“Whatever tools they wanted?” asked the man in the pressure stocking. The gimp could hardly believe his ears. “You might have let me know.”

“I didn’t know you then,” said Seth. “I only met you at the foot doctor here. And then what would you do with tools? You can’t even stand. But as I was saying, I let my neighbors choose from among my power mowers, leaf blowers, edgers, hedge trimmers, weed whackers, sprinklers, snowplows, bug zappers, gas grills and all the rest of that crap. Heck, it was like a Home Depot in there. But I no longer cared about any of it. My mind had made itself up. It was time to let material things go.”

“I would never allow myself to degenerate so far as to give up my tools,” said the man with the bandage on his cranium. “Your doctor should have put you out of your misery years ago.”

“Will you be transitioning to anything?” the cameraman asked Seth, stifling a yawn. “We have props to indicate several hereafters, including hunting rifles, roses, clouds, gold columns…”

“Of course he will,” said my dad. “There’s always a better life to come, isn’t there?”

“That’s heartening,” said the cameraman.

“I believe in a life after,” said Seth. “That’s the kind of roach clip I am. I want to sit on a cloudbank beside a mound of roses, singing John Denver tunes. Of course Carole King penned some worthy anthems too, and I might hum a few of those throughout eternity.”

“I want to be black, next go-around. I’ve thought it over carefully, and I want to come back as a black man.” That was Homer, who was already black. Good to know he was satisfied.

“What about a woman?” asked my dad.

“What about her?” asked Seth.

“I mean, why not come back as a woman, next time around?”

I was proud of my dad. He was a nonsexist reincarnationist, and probably an all-around equal opportunity one too. He wanted the reincarnated to represent a broad diversity of folks, or so I gathered. And he was proud enough of me to introduce me to his batty friends, even though not one of them reacted to my presence. At the same time I was worried about the old man. He was beginning to show his age and decrepitude, as was clear from the kind of people he was hanging out with. I also needed to let him know that there was no way I was letting him euthanize himself like Seth, and I wasn’t leaving him today until he understood that.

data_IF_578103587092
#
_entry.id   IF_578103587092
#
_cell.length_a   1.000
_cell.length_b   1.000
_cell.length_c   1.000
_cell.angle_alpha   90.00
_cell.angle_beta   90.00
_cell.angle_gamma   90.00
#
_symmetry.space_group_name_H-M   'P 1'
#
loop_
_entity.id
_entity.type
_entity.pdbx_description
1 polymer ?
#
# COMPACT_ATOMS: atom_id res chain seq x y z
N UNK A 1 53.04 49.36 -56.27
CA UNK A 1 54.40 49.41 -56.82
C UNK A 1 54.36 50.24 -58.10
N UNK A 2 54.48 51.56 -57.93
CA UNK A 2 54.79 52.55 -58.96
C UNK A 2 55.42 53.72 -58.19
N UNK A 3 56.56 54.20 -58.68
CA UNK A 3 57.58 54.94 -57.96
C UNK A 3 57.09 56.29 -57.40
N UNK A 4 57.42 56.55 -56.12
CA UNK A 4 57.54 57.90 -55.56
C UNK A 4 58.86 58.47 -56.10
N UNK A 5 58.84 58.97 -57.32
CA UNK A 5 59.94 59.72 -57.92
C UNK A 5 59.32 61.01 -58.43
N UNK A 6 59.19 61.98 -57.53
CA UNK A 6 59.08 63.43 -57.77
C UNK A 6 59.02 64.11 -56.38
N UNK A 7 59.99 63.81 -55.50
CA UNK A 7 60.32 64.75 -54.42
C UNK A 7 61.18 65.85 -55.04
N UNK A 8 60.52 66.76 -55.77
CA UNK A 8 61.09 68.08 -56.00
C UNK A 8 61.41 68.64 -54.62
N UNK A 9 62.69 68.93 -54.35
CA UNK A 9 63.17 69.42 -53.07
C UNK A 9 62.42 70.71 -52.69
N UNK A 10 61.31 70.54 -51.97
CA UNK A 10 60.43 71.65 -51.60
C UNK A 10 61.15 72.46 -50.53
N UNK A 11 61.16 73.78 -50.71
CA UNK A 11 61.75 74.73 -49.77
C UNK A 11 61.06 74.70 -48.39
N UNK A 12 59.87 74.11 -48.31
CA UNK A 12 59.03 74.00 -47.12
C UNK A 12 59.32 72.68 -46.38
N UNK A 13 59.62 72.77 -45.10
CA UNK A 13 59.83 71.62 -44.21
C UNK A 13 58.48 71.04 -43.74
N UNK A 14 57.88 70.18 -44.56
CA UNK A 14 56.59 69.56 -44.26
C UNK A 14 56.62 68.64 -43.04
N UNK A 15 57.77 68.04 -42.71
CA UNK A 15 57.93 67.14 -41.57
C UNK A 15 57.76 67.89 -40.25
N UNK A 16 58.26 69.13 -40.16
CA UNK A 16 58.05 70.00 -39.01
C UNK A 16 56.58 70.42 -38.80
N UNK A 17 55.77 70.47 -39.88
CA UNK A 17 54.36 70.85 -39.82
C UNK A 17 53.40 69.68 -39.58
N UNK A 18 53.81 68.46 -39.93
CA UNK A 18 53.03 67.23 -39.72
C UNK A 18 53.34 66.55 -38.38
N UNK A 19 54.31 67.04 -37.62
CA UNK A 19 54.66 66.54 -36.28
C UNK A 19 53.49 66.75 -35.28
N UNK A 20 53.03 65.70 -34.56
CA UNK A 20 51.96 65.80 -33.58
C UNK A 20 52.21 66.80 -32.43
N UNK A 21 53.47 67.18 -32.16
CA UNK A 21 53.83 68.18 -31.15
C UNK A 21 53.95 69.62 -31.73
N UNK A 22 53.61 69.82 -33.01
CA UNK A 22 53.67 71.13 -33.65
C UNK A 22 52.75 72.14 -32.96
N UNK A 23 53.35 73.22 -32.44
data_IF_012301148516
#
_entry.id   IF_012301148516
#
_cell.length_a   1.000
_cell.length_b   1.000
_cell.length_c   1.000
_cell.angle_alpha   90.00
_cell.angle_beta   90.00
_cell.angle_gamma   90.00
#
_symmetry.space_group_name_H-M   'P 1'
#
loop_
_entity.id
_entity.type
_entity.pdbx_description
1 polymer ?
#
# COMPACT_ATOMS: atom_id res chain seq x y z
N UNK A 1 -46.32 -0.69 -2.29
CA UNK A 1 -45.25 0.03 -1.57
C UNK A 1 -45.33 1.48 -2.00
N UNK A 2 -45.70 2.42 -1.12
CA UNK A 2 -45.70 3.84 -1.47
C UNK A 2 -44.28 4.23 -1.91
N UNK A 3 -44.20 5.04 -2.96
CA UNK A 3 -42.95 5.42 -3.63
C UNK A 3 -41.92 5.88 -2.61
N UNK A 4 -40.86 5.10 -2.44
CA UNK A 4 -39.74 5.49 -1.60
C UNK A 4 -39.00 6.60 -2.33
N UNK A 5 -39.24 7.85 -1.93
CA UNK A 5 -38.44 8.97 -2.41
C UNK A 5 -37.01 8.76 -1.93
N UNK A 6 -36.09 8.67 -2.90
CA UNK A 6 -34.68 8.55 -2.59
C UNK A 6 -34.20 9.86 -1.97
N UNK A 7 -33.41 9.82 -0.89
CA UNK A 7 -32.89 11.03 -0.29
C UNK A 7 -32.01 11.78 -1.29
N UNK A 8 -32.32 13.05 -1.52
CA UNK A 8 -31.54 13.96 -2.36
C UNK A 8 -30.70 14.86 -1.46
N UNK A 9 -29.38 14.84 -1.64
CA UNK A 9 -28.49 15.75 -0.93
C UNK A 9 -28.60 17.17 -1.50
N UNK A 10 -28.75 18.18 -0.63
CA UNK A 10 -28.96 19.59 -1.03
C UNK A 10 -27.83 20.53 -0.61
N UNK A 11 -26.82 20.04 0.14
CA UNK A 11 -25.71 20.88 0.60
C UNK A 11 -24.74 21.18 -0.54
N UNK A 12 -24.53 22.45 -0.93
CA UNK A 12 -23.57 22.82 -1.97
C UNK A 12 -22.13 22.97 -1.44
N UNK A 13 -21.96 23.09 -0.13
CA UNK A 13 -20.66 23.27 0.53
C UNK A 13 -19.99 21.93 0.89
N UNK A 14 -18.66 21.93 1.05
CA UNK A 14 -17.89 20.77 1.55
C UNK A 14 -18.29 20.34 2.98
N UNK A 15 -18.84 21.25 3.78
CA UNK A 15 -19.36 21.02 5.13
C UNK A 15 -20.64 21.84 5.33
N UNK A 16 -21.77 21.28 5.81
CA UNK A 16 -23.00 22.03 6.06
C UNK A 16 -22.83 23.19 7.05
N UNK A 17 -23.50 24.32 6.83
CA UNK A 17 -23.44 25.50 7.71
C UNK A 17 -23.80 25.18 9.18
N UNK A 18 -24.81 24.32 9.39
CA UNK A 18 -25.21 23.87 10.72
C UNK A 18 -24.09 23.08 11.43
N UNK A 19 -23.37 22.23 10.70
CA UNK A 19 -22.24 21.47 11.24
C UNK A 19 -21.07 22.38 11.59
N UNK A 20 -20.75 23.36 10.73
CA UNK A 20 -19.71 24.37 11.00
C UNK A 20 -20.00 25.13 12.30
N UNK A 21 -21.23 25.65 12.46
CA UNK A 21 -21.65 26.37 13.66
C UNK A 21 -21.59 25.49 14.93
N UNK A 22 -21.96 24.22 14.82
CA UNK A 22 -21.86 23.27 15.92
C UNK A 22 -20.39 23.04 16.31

In a short time Seth lay on a gurney and absorbed his potion, Socrates-like only through an IV tube. As the film crew took down all our credit card numbers for advance orders of Seth’s farewell documentary, the nurse drew the sheet up over Seth’s face. Dad and I got up to leave as the elderly witnesses began to fall asleep in their seats.

“That was some exit,” said my dad, burning the hair off several knuckles with a glowing cigarette lighter as he sometimes did to ease tension. We were outside the rest home and in his car now, where he proceeded to light up a smoke. “Seth really did himself proud,” he added, starting the engine.

On the way back to his house, where I had left my car, Dad drove hideously. As he had on the way over, he ran through stop signs and sideswiped a couple of mailboxes that were set out close to the curb. He didn’t mention these alarming errors — didn’t seem aware of them, in fact. He held his head high, admiring his road skills, or what was left of them.

“Dad,” I said, “To be honest I hope you haven’t lined up anything like an assisted suicide for yourself LOOKOUT! Because I don’t approve of this euthanasia business for the able elderly WATCHWHEREYOU’REGOING! and as your son I’ll fight you on it MYGODSLOWDOWN! and WHYAREYOUSMOKINGANDDRIVING!?”

“If I ever become a bad driver, a real road hazard, you’ll tell me, won’t you?” he said, laughing his ass off. He narrowly missed smacking a parked car.

I considered this. It was clear that Dad held himself to a high standard of dementia, since he was practically begging me to keep him off the road, if I understood him correctly. I admired that, and promised myself that I would attain to the same high standard when my driving skills deteriorated and I became a road menace. I’d surrender my keys on the spot as soon as I saw that happening. But after all we’d been through today, I couldn’t bring myself to tell Dad that I’d never ride with him again under any circumstances, not if my life depended on it. Not yet.

“You’re not doing too bad,” I said.

“That’s why you keep screaming and curling up in a ball,” he cackled.

After he pulled into his drive, almost smashing the taillight of my parked car, he sat in the driver’s seat playing with the turn signal like a child with a toy.

“I’m going the distance,” he said after a minute. “Yea though I walk through the valley of baldness and hip replacements with countless hairline fractures and a prostate of stone, I won’t be checking out early.”

“Attaboy,” I said. “Of course you can reconsider if you start drooling on yourself and behaving like a potted plant. We both can reconsider.”

Then I demanded the car keys, and after stubbing out his cigarette he handed them over with hardly a word of protest, only bellowing in rage and thrashing about wildly while I literally tore them from his hands, which began bleeding. Then he grabbed them back from me and stuck them in his pants pocket, laughing like a maniac. I had to rip off the pocket, which came away with a great tearing sound, to get at them again. When I held them once more, securely this time, he only smiled contentedly and settled back in the car seat. This was the old geezer I admired and still wanted to be with, the one who was ageing gracefully and whose lofty dementia I would someday emulate.